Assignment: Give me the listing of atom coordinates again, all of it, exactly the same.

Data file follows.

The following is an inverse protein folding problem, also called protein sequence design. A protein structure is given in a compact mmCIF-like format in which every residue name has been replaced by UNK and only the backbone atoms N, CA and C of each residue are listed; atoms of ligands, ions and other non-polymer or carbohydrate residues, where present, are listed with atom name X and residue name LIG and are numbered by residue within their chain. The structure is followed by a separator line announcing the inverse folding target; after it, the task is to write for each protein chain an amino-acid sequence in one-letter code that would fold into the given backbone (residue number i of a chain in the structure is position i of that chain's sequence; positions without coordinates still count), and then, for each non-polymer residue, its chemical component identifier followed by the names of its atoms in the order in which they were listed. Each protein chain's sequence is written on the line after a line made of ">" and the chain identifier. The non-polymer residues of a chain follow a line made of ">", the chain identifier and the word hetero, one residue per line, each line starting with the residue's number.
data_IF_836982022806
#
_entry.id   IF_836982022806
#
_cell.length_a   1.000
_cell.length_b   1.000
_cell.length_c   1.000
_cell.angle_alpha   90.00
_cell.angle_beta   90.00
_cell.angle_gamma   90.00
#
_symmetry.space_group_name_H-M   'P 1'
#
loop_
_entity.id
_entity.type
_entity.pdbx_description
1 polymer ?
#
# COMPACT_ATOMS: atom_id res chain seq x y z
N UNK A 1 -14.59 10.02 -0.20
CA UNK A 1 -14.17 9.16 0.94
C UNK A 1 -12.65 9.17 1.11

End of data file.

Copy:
The following is an inverse protein folding problem, also called protein sequence design. A protein structure is given in a compact mmCIF-like format in which every residue name has been replaced by UNK and only the backbone atoms N, CA and C of each residue are listed; atoms of ligands, ions and other non-polymer or carbohydrate residues, where present, are listed with atom name X and residue name LIG and are numbered by residue within their chain. The structure is followed by a separator line announcing the inverse folding target; after it, the task is to write for each protein chain an amino-acid sequence in one-letter code that would fold into the given backbone (residue number i of a chain in the structure is position i of that chain's sequence; positions without coordinates still count), and then, for each non-polymer residue, its chemical component identifier followed by the names of its atoms in the order in which they were listed. Each protein chain's sequence is written on the line after a line made of ">" and the chain identifier. The non-polymer residues of a chain follow a line made of ">", the chain identifier and the word hetero, one residue per line, each line starting with the residue's number.
data_IF_836982022806
#
_entry.id   IF_836982022806
#
_cell.length_a   1.000
_cell.length_b   1.000
_cell.length_c   1.000
_cell.angle_alpha   90.00
_cell.angle_beta   90.00
_cell.angle_gamma   90.00
#
_symmetry.space_group_name_H-M   'P 1'
#
loop_
_entity.id
_entity.type
_entity.pdbx_description
1 polymer ?
#
# COMPACT_ATOMS: atom_id res chain seq x y z
N UNK A 1 -14.59 10.02 -0.20
CA UNK A 1 -14.17 9.16 0.94
C UNK A 1 -12.65 9.17 1.11